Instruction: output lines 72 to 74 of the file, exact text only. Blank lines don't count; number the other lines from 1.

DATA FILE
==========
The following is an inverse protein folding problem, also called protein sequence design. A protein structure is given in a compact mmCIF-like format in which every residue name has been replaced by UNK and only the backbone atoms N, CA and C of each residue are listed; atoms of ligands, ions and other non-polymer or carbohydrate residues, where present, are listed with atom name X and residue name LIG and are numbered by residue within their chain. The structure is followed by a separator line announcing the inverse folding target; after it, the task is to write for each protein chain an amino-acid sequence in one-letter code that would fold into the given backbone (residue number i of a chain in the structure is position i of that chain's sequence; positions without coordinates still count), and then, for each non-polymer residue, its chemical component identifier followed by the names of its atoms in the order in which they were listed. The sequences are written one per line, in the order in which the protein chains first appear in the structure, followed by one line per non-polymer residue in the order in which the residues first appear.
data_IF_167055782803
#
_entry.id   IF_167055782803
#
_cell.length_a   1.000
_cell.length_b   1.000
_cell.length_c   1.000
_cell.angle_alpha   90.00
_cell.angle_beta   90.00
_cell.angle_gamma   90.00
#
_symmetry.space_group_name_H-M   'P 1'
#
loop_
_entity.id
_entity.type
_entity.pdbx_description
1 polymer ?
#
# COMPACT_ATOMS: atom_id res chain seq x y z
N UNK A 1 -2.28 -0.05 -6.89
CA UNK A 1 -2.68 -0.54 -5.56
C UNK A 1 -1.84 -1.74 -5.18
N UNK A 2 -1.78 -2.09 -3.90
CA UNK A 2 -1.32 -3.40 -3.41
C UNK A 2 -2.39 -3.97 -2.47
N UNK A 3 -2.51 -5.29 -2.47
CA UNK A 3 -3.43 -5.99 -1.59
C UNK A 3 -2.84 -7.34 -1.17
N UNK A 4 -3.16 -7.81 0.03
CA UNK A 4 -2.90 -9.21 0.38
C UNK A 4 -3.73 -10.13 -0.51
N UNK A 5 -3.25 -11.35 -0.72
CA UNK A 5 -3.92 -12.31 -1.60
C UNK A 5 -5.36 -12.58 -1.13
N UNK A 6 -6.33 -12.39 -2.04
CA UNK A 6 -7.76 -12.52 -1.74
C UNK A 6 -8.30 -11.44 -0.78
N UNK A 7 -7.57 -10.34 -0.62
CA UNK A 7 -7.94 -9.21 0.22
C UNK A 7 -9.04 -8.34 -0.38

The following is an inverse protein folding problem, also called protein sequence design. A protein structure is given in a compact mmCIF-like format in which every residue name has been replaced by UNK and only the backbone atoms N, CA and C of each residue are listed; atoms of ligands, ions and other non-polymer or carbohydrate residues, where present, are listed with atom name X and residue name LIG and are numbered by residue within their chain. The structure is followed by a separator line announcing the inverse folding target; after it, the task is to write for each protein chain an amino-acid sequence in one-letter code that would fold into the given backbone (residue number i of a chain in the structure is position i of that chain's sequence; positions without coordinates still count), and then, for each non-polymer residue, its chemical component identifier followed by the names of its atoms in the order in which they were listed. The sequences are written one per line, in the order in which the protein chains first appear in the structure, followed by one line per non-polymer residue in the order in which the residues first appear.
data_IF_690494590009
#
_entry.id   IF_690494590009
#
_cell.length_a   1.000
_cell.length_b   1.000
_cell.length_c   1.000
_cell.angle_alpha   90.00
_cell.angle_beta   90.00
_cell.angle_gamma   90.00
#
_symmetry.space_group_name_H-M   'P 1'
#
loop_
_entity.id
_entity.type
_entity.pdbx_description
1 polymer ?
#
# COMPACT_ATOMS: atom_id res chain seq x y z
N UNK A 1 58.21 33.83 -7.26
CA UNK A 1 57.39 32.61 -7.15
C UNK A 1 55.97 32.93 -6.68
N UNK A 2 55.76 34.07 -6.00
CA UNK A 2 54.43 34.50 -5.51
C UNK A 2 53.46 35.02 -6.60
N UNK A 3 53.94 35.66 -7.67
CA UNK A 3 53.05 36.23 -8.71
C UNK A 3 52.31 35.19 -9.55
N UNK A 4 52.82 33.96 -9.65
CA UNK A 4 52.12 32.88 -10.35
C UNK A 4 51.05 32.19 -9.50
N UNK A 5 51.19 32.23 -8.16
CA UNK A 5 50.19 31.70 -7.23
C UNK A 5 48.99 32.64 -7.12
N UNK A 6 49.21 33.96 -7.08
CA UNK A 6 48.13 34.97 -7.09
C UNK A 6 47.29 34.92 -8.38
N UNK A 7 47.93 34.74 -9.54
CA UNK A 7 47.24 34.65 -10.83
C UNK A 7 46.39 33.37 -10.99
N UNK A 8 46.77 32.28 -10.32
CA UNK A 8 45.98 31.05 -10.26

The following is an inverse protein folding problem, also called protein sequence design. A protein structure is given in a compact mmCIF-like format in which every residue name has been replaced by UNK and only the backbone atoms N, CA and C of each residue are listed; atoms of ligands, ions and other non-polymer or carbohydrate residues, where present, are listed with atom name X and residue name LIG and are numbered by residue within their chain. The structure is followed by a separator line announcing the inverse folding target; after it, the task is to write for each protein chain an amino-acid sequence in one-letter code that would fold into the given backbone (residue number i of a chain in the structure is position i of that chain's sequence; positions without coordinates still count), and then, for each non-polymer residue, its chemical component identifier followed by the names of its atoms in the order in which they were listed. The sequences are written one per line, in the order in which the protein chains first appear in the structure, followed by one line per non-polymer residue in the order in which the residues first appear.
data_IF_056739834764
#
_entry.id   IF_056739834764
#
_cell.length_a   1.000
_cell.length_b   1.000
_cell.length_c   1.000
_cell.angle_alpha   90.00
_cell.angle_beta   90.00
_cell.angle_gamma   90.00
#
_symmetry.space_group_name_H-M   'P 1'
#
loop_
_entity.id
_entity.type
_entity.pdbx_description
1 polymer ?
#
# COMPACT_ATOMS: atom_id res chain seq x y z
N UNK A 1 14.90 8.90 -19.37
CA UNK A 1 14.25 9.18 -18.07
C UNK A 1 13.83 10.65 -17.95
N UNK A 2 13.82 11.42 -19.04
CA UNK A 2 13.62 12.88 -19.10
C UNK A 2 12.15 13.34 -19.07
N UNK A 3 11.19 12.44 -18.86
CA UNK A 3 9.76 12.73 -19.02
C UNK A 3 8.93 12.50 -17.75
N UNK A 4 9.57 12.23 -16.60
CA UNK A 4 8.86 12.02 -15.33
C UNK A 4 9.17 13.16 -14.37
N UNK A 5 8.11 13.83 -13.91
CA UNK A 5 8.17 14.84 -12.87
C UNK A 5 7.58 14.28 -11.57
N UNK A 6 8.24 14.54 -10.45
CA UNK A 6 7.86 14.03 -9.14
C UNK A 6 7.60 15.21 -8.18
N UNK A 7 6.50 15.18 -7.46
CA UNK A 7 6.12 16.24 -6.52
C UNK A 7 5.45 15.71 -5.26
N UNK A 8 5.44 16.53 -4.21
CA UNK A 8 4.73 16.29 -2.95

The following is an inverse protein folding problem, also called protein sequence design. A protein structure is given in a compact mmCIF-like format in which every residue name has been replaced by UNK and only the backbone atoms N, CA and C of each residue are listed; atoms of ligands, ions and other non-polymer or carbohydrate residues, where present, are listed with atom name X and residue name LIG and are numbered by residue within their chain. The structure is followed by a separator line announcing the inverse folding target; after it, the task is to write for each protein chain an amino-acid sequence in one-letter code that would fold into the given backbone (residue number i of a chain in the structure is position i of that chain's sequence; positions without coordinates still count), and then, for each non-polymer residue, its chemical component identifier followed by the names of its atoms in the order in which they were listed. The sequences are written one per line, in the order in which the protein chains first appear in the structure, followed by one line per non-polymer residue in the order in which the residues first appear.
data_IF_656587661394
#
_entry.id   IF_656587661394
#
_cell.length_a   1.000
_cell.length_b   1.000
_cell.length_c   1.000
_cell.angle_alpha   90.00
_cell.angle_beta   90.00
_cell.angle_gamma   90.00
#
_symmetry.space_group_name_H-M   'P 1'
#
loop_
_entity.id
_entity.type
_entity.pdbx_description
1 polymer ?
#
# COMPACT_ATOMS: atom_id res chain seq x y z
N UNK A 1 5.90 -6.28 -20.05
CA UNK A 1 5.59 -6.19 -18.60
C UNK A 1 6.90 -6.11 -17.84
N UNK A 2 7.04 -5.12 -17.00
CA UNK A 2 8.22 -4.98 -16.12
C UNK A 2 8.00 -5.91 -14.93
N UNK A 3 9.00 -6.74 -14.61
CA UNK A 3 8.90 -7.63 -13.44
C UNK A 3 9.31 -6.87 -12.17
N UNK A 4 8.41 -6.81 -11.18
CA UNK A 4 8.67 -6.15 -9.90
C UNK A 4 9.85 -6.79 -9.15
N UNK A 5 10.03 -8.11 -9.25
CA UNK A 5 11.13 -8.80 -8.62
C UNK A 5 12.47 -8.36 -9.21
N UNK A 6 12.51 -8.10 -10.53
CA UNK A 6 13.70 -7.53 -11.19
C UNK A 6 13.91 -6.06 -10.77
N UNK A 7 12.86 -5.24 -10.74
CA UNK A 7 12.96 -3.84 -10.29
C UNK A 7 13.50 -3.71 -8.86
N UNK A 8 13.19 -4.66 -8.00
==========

C UNK A 3 52.31 35.19 -9.55
N UNK A 4 52.82 33.96 -9.65
CA UNK A 4 52.12 32.88 -10.35